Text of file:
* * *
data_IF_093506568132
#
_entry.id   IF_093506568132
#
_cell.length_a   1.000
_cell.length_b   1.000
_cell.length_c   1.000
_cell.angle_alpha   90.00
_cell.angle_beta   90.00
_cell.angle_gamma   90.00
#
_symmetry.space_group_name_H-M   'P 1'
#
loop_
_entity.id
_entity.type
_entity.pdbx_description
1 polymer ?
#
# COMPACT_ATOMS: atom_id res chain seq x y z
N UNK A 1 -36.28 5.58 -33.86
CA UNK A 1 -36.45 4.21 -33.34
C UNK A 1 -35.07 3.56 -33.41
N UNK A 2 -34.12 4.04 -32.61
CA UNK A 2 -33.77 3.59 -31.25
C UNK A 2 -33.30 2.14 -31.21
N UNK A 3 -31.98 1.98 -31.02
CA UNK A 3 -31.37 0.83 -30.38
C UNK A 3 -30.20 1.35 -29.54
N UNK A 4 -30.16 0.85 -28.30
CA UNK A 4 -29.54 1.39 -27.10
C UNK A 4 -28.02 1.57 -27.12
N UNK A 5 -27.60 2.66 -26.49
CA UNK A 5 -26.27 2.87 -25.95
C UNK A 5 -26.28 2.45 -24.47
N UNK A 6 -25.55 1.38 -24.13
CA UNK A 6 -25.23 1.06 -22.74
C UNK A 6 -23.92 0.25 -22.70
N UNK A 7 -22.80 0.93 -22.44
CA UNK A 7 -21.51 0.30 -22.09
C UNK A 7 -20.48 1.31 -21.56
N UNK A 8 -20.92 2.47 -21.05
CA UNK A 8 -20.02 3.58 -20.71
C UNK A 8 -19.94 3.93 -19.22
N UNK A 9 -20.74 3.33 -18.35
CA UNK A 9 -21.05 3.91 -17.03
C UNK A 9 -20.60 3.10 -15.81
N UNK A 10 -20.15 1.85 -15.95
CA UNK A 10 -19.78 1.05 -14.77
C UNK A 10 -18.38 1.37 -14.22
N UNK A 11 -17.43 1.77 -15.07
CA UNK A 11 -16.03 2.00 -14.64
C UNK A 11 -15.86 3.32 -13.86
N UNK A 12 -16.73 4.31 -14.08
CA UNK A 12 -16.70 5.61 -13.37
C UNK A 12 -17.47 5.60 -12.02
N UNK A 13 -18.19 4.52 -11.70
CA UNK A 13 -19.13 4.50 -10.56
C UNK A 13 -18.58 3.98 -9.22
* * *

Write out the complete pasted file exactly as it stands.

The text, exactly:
data_IF_093506568132
#
_entry.id   IF_093506568132
#
_cell.length_a   1.000
_cell.length_b   1.000
_cell.length_c   1.000
_cell.angle_alpha   90.00
_cell.angle_beta   90.00
_cell.angle_gamma   90.00
#
_symmetry.space_group_name_H-M   'P 1'
#
loop_
_entity.id
_entity.type
_entity.pdbx_description
1 polymer ?
#
# COMPACT_ATOMS: atom_id res chain seq x y z
N UNK A 1 -36.28 5.58 -33.86
CA UNK A 1 -36.45 4.21 -33.34
C UNK A 1 -35.07 3.56 -33.41
N UNK A 2 -34.12 4.04 -32.61
CA UNK A 2 -33.77 3.59 -31.25
C UNK A 2 -33.30 2.14 -31.21
N UNK A 3 -31.98 1.98 -31.02
CA UNK A 3 -31.37 0.83 -30.38
C UNK A 3 -30.20 1.35 -29.54
N UNK A 4 -30.16 0.85 -28.30
CA UNK A 4 -29.54 1.39 -27.10
C UNK A 4 -28.02 1.57 -27.12
N UNK A 5 -27.60 2.66 -26.49
CA UNK A 5 -26.27 2.87 -25.95
C UNK A 5 -26.28 2.45 -24.47
N UNK A 6 -25.55 1.38 -24.13
CA UNK A 6 -25.23 1.06 -22.74
C UNK A 6 -23.92 0.25 -22.70
N UNK A 7 -22.80 0.93 -22.44
CA UNK A 7 -21.51 0.30 -22.09
C UNK A 7 -20.48 1.31 -21.56
N UNK A 8 -20.92 2.47 -21.05
CA UNK A 8 -20.02 3.58 -20.71
C UNK A 8 -19.94 3.93 -19.22
N UNK A 9 -20.74 3.33 -18.35
CA UNK A 9 -21.05 3.91 -17.03
C UNK A 9 -20.60 3.10 -15.81
N UNK A 10 -20.15 1.85 -15.95
CA UNK A 10 -19.78 1.05 -14.77
C UNK A 10 -18.38 1.37 -14.22
N UNK A 11 -17.43 1.77 -15.07
CA UNK A 11 -16.03 2.00 -14.64
C UNK A 11 -15.86 3.32 -13.86
N UNK A 12 -16.73 4.31 -14.08
CA UNK A 12 -16.70 5.61 -13.37
C UNK A 12 -17.47 5.60 -12.02
N UNK A 13 -18.19 4.52 -11.70
CA UNK A 13 -19.13 4.50 -10.56
C UNK A 13 -18.58 3.98 -9.22